Uralakizhangu Musakhan ~ Malabar Potato Fry



It’s the last Saturday of the month, and I am here with a book review! InShaAllah, I am trying to make this segment as regular as possible, so that my ever increasing collection of cookbooks are touched and cooked from. πŸ™‚


Being from the Malabar side, I have always been intrigued to learn more about the cooking there. As I have always mentioned, the cooking done in my part of Malabar is very limited. When I got married and moved to Payyoli, I was surprised by the different types of food they would cook up in a matter of minutes! I still haven’t posted many of what I have learned from there, but as time goes by I will cook it up and feature them on the blog, InShaAllah. It is a passion of mine to collect as much as sources I can of Malabar cooking as available. Cooking in Malabar can be a labour intensive process and thanks to the quick fixes available now, so many recipes are moving into the extinct categories and I really admire it when authors come forward and record some recipes for the future.




Today’s book is just doing that. “Malabar Cuisine – Traditional Moplah Favourites” is a coordinated effort of Rasheed, Roshna Khader, Reshmi Joseph and Salim Pushpanath and is published by Dee Bee Info Publications. I must admit that the cover photo is beautiful! Just like how a proper Malabar lady dresses up. My mattamma wears a big jhimki just like in the picture and Azza has already booked it from her! πŸ˜€ OK, jokes apart, I came to know about this book through this post and immediately searched for it, to discover that it was out of stock with Amazon. Later, I was able to get a copy for myself, I got it shipped to my home with a few other books and umma managed to send them across through a relative. πŸ™‚ I have forgotten to note when I got this for myself but I am sure it is more than one year with me.


The book starts off with an introduction about Malabar in general – the base, the trade, the food, etc and then move onto the recipes. The book has around 36 recipes, apart from a basic garam masala recipe. It is printed on glossy paper and amazingly good quality, colourful photography styled by Roshna Khader and clicked by Lenin S Lankayil – a big plus point for sure! There is a picture for almost every recipe, which is quite rare in cookbooks these days, so you have an idea how much your final product will look like. The book covers some basic recipes like pathiri, nei pathiri, neychoru, a few biriyanis to some non-vegetarian curries, sides and desserts. The book is not really categorised properly nor does it have a recipe index, however it doesn’t matter since the number of recipes are not much. Also, vegetarian options are very limited to the recipe I am going to share today, kappa puzhukku and a lentil curry, however Malabar is notorious for its lack of vegetarian options, so I don’t blame the book… πŸ˜‰ There are some forgotten recipes which this book takes care of, like the Persian Payasam and Ethapazham Madhura CurryΒ – which reminded me of my late grandmother, may Allah bless her soul… –Β that I have tried before and posted on the blog.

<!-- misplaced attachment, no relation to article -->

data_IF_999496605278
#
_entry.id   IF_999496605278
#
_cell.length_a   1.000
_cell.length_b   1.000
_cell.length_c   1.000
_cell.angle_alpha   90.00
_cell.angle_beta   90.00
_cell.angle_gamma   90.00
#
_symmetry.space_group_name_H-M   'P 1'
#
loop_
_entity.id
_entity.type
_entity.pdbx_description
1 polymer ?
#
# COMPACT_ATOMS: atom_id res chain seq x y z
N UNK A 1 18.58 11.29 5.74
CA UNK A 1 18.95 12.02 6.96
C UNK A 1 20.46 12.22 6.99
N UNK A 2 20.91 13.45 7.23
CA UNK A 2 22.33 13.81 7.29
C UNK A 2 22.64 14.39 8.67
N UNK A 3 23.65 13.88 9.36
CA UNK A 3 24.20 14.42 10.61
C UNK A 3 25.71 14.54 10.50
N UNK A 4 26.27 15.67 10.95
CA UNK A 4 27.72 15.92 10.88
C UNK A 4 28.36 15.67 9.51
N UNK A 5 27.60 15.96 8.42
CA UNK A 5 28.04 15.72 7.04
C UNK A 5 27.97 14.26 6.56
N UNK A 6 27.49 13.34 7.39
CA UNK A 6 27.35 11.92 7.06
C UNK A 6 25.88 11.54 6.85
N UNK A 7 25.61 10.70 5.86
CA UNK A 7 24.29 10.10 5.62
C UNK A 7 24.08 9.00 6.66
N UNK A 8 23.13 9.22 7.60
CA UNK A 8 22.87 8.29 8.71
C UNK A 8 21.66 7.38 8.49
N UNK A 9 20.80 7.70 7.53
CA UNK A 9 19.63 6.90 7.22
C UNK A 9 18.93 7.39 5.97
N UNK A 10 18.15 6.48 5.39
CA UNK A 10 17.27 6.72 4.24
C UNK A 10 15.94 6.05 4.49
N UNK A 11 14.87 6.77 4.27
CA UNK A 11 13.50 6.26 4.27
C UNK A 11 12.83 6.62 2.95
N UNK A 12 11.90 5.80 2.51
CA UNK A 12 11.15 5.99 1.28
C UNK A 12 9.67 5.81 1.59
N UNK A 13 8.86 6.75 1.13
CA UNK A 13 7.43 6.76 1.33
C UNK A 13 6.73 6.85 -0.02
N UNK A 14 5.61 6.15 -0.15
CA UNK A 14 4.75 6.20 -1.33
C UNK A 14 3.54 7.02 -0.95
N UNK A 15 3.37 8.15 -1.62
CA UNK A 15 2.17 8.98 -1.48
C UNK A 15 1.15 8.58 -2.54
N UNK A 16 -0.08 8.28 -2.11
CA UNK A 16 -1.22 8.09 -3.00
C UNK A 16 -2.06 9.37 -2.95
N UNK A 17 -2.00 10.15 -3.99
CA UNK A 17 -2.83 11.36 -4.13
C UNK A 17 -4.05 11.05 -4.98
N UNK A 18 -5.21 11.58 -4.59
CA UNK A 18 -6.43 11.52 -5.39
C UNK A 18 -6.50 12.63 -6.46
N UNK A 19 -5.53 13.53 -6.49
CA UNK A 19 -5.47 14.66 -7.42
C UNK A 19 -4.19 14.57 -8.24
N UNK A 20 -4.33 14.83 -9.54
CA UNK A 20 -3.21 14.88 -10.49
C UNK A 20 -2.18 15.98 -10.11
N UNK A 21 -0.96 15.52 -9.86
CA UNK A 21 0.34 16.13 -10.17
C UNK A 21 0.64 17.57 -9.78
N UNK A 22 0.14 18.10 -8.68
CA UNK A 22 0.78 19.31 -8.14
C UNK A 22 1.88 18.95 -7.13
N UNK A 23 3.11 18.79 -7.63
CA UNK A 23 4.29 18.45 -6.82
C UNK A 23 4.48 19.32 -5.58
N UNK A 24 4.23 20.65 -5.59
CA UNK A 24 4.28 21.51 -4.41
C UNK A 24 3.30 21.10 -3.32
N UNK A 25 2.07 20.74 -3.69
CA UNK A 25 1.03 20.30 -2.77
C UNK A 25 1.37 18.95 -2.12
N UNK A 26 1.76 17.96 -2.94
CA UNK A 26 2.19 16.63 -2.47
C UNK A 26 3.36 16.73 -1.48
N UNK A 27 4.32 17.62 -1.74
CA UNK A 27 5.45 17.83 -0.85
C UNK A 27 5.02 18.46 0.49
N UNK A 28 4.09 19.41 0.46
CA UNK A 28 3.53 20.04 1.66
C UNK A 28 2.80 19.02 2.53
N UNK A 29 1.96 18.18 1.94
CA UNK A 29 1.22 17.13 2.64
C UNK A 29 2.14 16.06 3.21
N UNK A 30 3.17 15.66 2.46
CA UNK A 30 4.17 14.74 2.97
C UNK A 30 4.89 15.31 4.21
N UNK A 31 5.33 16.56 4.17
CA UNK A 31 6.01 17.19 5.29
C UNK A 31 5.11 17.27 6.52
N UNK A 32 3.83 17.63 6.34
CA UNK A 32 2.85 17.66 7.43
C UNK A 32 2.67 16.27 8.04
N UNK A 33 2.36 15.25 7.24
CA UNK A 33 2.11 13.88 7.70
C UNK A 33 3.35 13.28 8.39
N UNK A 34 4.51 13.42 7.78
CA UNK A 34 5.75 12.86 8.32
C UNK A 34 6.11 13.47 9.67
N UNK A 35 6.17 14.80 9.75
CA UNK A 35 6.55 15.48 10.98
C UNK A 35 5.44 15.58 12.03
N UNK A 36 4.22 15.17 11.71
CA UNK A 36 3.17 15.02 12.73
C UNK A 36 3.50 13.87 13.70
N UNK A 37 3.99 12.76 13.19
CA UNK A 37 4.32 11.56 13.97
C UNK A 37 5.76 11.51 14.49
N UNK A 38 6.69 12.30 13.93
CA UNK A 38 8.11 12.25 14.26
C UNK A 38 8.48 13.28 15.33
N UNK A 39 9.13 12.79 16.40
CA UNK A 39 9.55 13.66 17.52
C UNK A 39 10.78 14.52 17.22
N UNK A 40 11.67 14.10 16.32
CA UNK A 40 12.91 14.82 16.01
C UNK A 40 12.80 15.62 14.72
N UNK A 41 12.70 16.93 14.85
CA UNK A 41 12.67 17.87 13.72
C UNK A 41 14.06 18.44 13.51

What I have selected today from the cook is this delicious and simple potato stir fry. If you remember, just last month, I posted 3 back to back potato recipes and here is one more to it! πŸ˜‰ The introduction to this recipe reads like this: “The word ‘Musakhan’ has evolved from the Arabic word ‘Mushakil’ which means ‘joining together’.” This dry potato roast tossed up in a mix of aromatic spices is amazing with chapathis or as a side dish of rice and curry. Definitely, the fried shallots adds a different dimension to this dish and makes it a must try. Half boiled potatoes are marinated into a spice mix for some time and then tossed up in a base of fried shallots and ginger. I must tell that this is totally delicious! I ate up the leftover without being bothered about eating more rice! This dish is definitely going to feature more on our tables especially when all I want is a simple and fuss free side to go with my rice or for a lazy dinner! Before moving off to the recipe, hope you enjoyed this review as well! InShaAllah, will keep coming up every month, as much as I can squeeze in!







Uralakizhangu Musakhan ~ Malabar Potato Fry

Course Vegeterian
Cuisine Malabar
Prep Time 10 minutes
Cook Time 30 minutes
Total Time 40 minutes
Servings 3
Author Rafeeda


  • 400 gm potatoes peeled and chopped into small cubes
  • 2 tbsp coconut oil
  • 1 inch pc ginger chopped
  • 1/2 cup shallots peeled and chopped
  • 2 sprigs curry leaves
  • 1 tsp Kashmiri chilli powder
  • 1 tsp ginger garlic paste
  • 1 tbsp vinegar
  • 1/2 tsp turmeric powder
  • Salt to taste


  • Boil the potatoes in salted water till half cooked. Drain and set aside.
  • Combine the ingredients under "for marinade" into a paste.
  • Add the drained potatoes and toss up to coat well.
  • In a deep saucepan, heat the oil. Add the ginger and shallots and saute till wilted and slight browned.
  • Add the curry leaves and marinated potatoes and saute.
  • Cook till the masala is dry and well coated. Serve hot with rice, or as the book suggests, with chapathi or even bread!

Join the Conversation

  1. A simple side dish with lots of flavours!

    1. Rafeeda AR Author says:

      Thanks a lot Angie…

  2. I guess the magic was created by vinegar .it is very unusual.South indian taste buds always long for tangy recipes.will try it only for my self because no potato takers ????.

    1. Rafeeda AR Author says:

      Thank you so much Nusrath…

  3. That is an intersting recipe and of course name as well….iam a huge fan.of potatoe ..gonna make this soon..and dear parayan marannu ur writeup is awesome πŸ™‚

    1. Rafeeda AR Author says:

      Thank you so much Rani… πŸ™‚

  4. Nice post..The recipe looks great!

    1. Rafeeda AR Author says:

      Thanks a lot Ruxana…

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